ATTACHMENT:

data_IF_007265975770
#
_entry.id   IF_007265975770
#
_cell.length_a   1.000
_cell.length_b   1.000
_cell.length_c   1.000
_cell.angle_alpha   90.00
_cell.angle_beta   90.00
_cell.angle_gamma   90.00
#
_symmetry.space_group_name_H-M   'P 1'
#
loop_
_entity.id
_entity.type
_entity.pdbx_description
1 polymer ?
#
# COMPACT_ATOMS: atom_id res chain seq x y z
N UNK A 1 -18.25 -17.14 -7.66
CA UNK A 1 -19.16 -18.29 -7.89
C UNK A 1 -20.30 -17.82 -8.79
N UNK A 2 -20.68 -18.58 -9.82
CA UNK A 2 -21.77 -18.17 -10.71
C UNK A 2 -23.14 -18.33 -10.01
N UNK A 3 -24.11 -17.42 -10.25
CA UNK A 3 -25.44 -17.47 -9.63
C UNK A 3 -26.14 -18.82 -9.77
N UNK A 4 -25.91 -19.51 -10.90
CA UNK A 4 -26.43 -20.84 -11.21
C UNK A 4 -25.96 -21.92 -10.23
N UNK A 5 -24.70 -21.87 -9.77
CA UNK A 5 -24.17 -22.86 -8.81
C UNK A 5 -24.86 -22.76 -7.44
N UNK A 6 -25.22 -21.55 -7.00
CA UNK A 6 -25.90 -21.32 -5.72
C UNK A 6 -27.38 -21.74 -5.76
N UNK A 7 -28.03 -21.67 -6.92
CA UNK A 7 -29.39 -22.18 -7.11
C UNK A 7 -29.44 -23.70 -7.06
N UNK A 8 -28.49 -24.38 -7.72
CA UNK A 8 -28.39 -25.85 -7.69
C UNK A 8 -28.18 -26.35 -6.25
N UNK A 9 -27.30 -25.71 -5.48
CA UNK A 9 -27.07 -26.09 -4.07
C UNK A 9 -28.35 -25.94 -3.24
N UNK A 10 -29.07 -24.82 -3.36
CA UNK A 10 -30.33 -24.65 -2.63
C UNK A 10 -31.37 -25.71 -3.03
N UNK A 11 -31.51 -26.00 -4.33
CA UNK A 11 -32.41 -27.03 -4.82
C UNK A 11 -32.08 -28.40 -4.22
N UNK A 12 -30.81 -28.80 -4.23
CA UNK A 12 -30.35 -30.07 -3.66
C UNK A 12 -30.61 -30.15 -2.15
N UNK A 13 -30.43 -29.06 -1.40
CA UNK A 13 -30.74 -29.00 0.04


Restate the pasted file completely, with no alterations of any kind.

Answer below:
data_IF_007265975770
#
_entry.id   IF_007265975770
#
_cell.length_a   1.000
_cell.length_b   1.000
_cell.length_c   1.000
_cell.angle_alpha   90.00
_cell.angle_beta   90.00
_cell.angle_gamma   90.00
#
_symmetry.space_group_name_H-M   'P 1'
#
loop_
_entity.id
_entity.type
_entity.pdbx_description
1 polymer ?
#
# COMPACT_ATOMS: atom_id res chain seq x y z
N UNK A 1 -18.25 -17.14 -7.66
CA UNK A 1 -19.16 -18.29 -7.89
C UNK A 1 -20.30 -17.82 -8.79
N UNK A 2 -20.68 -18.58 -9.82
CA UNK A 2 -21.77 -18.17 -10.71
C UNK A 2 -23.14 -18.33 -10.01
N UNK A 3 -24.11 -17.42 -10.25
CA UNK A 3 -25.44 -17.47 -9.63
C UNK A 3 -26.14 -18.82 -9.77
N UNK A 4 -25.91 -19.51 -10.90
CA UNK A 4 -26.43 -20.84 -11.21
C UNK A 4 -25.96 -21.92 -10.23
N UNK A 5 -24.70 -21.87 -9.77
CA UNK A 5 -24.17 -22.86 -8.81
C UNK A 5 -24.86 -22.76 -7.44
N UNK A 6 -25.22 -21.55 -7.00
CA UNK A 6 -25.90 -21.32 -5.72
C UNK A 6 -27.38 -21.74 -5.76
N UNK A 7 -28.03 -21.67 -6.92
CA UNK A 7 -29.39 -22.18 -7.11
C UNK A 7 -29.44 -23.70 -7.06
N UNK A 8 -28.49 -24.38 -7.72
CA UNK A 8 -28.39 -25.85 -7.69
C UNK A 8 -28.18 -26.35 -6.25
N UNK A 9 -27.30 -25.71 -5.48
CA UNK A 9 -27.07 -26.09 -4.07
C UNK A 9 -28.35 -25.94 -3.24
N UNK A 10 -29.07 -24.82 -3.36
CA UNK A 10 -30.33 -24.65 -2.63
C UNK A 10 -31.37 -25.71 -3.03
N UNK A 11 -31.51 -26.00 -4.33
CA UNK A 11 -32.41 -27.03 -4.82
C UNK A 11 -32.08 -28.40 -4.22
N UNK A 12 -30.81 -28.80 -4.23
CA UNK A 12 -30.35 -30.07 -3.66
C UNK A 12 -30.61 -30.15 -2.15
N UNK A 13 -30.43 -29.06 -1.40
CA UNK A 13 -30.74 -29.00 0.04